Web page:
Asharq Al-awsat English Middle-east and International News and Opinion from Asharq Al-awsat Newspaper

Mohamed Ould Ghazouani Declares himself Winner of Mauritania Presidential Polls

Mohamed Ould Ghazouani Declares himself Winner of Mauritania Presidential Polls

Sunday, 23 June, 2019 - 10:00
A man walks past an election poster of government candidate Mohamed Ould Ghazouani in a street of Nouakchott, Mauritania, June 20, 2019. (EPA)

Government candidate and frontrunner Mohamed Ould Ghazouani has declared himself the winner of the first round of Mauritania's presidential election.

The 62-year-old former head of the domestic security service made the claim in the early hours of Sunday in the presence of current president Mohamed Ould Abdel Aziz, his supporters and journalists.

A source at the Independent National Electoral Commission (CENI) said Ghazouani had won 50.56 percent of the votes after 80 percent of the votes had been counted following Saturday's election, reported AFP.

"There is only 20 percent left (to count), but that will not change the final result," Ghazouani reportedly told supporters.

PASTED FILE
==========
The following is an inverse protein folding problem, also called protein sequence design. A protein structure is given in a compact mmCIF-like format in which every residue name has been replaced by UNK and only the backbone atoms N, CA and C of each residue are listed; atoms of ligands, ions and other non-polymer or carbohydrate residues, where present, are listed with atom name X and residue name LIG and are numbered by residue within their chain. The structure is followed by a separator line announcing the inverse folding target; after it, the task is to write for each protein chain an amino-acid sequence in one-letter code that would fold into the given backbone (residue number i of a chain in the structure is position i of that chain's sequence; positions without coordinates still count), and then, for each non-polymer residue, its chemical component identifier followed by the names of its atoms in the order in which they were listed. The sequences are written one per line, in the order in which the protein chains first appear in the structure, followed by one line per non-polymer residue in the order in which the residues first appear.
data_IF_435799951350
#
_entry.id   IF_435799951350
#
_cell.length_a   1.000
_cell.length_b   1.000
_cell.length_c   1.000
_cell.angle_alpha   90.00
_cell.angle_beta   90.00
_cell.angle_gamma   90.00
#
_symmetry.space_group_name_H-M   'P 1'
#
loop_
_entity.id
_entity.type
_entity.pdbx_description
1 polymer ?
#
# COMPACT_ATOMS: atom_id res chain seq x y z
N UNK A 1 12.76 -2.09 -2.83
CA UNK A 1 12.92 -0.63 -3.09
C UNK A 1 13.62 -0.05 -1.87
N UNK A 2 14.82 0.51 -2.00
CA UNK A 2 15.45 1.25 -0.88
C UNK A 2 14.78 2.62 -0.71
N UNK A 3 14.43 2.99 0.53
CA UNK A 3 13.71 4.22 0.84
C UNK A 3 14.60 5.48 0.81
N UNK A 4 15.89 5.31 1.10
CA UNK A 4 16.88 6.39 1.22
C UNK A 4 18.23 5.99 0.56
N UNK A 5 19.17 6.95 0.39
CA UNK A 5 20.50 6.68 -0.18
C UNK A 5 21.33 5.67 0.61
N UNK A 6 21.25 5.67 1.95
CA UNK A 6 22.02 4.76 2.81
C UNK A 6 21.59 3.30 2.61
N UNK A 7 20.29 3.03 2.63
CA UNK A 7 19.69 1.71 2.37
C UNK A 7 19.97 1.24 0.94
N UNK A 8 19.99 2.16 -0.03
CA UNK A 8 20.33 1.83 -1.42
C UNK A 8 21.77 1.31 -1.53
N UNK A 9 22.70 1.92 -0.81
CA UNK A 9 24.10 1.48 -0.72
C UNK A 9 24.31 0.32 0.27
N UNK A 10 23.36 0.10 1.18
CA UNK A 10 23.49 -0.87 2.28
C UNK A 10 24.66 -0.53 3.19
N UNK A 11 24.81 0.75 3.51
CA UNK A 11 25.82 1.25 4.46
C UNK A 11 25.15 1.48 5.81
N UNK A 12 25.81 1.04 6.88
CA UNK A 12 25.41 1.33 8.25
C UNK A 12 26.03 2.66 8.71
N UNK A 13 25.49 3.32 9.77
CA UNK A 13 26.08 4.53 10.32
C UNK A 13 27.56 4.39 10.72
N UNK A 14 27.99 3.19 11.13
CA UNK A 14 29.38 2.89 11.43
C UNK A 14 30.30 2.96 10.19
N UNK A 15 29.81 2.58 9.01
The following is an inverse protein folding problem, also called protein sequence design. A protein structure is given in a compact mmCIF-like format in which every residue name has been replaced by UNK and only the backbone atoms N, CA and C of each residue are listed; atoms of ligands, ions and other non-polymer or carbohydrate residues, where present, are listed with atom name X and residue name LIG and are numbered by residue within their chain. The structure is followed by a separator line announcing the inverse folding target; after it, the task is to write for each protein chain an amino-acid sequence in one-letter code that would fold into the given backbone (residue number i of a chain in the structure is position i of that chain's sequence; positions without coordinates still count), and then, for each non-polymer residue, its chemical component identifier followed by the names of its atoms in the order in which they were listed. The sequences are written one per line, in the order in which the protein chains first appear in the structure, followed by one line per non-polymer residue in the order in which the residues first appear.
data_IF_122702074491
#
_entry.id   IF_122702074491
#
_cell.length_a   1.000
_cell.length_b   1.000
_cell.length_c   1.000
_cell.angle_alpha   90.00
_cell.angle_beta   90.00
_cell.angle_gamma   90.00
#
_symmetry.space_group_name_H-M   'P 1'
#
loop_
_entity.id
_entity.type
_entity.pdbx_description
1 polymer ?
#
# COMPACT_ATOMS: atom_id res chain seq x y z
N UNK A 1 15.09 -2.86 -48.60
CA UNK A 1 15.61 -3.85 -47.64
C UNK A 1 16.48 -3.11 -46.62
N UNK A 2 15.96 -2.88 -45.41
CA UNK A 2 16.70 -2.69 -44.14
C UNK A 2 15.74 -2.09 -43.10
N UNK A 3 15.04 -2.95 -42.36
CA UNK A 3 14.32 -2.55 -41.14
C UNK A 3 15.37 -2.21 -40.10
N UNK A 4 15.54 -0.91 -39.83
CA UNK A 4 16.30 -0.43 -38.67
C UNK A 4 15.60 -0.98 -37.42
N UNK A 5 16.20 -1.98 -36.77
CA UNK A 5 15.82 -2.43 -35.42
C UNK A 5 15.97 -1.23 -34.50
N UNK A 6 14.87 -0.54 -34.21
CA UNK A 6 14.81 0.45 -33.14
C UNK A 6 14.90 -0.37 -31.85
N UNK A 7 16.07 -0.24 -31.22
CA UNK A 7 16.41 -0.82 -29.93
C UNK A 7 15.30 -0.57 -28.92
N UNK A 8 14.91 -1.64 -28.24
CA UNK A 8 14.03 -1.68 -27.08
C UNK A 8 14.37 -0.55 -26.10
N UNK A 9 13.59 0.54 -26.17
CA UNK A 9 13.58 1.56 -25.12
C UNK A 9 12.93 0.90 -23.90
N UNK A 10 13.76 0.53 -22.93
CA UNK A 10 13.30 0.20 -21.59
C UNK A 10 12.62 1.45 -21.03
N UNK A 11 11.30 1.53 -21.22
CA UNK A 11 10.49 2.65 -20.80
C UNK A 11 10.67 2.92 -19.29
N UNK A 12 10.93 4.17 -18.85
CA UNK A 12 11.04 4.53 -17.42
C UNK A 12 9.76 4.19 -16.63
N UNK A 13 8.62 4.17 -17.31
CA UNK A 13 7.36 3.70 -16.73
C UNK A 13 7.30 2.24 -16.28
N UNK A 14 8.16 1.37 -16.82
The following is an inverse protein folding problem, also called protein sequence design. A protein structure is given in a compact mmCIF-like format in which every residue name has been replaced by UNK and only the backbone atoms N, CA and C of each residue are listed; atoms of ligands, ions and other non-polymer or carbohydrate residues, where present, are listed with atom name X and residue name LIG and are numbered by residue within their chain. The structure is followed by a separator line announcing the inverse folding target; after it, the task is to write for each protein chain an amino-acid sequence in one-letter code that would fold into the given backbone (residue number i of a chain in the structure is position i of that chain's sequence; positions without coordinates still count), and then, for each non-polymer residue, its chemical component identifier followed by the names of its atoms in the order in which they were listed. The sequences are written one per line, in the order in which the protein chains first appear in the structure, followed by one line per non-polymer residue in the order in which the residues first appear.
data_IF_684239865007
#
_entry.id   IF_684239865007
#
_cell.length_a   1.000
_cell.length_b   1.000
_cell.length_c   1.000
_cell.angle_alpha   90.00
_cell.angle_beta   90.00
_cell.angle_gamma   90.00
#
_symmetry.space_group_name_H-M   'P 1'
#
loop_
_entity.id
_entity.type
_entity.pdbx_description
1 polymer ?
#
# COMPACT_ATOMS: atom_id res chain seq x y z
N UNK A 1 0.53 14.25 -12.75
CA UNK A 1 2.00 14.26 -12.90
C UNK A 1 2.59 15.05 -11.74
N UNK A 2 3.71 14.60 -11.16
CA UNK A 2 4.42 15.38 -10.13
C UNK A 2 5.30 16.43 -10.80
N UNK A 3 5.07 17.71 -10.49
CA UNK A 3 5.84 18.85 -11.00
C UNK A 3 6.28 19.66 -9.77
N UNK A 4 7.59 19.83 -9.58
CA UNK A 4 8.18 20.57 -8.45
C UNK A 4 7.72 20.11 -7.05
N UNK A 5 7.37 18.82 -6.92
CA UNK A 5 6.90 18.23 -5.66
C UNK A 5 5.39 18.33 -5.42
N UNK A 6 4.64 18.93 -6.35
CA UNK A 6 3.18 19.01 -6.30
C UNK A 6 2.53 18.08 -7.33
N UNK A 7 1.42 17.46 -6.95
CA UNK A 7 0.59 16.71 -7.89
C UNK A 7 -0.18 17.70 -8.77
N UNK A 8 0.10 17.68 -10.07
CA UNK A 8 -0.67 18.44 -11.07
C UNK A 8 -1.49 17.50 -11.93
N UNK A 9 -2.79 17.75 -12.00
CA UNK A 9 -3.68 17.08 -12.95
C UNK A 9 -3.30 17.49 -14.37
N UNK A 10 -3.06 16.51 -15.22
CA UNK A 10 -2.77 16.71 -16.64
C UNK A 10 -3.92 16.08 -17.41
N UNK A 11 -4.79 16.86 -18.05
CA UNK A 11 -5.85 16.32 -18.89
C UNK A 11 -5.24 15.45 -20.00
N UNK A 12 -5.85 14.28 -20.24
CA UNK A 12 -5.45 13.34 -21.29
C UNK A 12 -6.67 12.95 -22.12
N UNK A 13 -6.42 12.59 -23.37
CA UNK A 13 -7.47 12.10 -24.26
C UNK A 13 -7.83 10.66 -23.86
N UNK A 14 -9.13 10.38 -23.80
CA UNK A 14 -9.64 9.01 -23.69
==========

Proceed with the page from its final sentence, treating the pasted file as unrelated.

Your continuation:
The CENI source said leading opposition candidates Sidi Mohamed Ould Boubacar, a former prime minister, and Biram Ould Dah Ould Abeid had each garnered about 18 percent with the count continuing.

Both men had complained of balloting irregularities and the expulsion of representatives from some polling stations. However CENI said no major problems had been reported.

About 800,000 votes out of 1.5 million have been counted.

Ghazouani -- who campaigned on the themes of continuity, solidarity and security for the vast largely desert nation -- served as Abdel Aziz's chief of staff from 2008 to last year.

The election was the first in the sparsely populated Saharan nation’s history since independence from France in 1960 to choose a successor to a democratically-elected president.

Outgoing President Mohamed Ould Abdel Aziz surprised many of his compatriots and international observers by stepping aside after serving the maximum two five-year elected terms.

Editor Picks